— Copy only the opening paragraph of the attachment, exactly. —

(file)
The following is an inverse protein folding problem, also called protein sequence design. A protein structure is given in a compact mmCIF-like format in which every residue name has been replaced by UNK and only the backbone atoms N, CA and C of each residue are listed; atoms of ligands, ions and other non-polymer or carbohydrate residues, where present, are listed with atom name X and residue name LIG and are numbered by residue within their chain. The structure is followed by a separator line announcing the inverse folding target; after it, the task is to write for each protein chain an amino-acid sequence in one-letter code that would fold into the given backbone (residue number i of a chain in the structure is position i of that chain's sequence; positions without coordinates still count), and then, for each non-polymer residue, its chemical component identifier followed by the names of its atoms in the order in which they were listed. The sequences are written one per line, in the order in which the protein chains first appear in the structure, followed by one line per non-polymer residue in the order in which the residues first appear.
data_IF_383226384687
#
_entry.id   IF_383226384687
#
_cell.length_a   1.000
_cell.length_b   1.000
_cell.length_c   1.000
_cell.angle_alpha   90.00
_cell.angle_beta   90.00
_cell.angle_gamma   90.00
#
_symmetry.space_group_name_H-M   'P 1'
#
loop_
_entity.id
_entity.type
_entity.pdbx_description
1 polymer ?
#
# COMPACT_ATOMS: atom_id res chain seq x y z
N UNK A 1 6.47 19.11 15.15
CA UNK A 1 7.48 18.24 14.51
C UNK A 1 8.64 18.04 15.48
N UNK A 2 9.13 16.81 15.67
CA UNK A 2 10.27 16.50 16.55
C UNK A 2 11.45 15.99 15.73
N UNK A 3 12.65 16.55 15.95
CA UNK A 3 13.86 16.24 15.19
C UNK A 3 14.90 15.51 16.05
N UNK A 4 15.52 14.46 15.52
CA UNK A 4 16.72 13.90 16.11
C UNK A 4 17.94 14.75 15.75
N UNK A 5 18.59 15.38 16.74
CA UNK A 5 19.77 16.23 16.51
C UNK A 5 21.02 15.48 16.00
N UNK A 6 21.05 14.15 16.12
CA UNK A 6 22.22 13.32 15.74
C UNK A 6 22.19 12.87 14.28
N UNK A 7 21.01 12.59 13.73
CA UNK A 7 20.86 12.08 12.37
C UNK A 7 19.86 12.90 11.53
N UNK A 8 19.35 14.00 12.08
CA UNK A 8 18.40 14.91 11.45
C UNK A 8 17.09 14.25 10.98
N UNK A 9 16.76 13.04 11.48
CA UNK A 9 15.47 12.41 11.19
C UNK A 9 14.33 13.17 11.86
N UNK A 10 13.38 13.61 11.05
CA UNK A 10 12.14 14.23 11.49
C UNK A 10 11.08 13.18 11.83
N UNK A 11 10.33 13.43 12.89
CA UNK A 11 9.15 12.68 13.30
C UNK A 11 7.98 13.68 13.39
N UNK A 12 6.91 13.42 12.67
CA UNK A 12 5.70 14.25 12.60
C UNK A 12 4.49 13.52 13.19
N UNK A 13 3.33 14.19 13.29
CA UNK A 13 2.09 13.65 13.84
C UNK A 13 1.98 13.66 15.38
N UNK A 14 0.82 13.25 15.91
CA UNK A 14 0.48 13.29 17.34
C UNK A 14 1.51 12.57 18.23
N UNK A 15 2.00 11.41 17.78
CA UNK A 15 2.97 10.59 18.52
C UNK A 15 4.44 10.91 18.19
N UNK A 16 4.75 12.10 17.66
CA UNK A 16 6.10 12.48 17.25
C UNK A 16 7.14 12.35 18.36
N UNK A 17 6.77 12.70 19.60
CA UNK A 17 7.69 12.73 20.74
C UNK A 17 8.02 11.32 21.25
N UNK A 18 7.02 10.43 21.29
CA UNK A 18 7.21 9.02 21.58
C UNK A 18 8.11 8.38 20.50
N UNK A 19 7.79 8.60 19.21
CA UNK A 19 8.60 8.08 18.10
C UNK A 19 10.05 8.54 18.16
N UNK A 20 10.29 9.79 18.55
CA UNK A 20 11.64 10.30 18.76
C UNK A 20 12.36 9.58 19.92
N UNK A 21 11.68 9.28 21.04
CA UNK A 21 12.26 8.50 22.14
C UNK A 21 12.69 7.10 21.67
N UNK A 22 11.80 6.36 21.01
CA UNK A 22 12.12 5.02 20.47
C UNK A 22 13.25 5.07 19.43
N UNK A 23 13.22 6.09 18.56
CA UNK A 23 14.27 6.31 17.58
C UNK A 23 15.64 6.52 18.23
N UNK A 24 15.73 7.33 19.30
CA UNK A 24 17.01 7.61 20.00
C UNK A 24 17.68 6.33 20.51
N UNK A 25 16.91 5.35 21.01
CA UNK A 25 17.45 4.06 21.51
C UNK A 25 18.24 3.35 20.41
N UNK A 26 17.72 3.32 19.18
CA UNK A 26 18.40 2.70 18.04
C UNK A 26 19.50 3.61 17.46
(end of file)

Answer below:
The following is an inverse protein folding problem, also called protein sequence design. A protein structure is given in a compact mmCIF-like format in which every residue name has been replaced by UNK and only the backbone atoms N, CA and C of each residue are listed; atoms of ligands, ions and other non-polymer or carbohydrate residues, where present, are listed with atom name X and residue name LIG and are numbered by residue within their chain. The structure is followed by a separator line announcing the inverse folding target; after it, the task is to write for each protein chain an amino-acid sequence in one-letter code that would fold into the given backbone (residue number i of a chain in the structure is position i of that chain's sequence; positions without coordinates still count), and then, for each non-polymer residue, its chemical component identifier followed by the names of its atoms in the order in which they were listed. The sequences are written one per line, in the order in which the protein chains first appear in the structure, followed by one line per non-polymer residue in the order in which the residues first appear.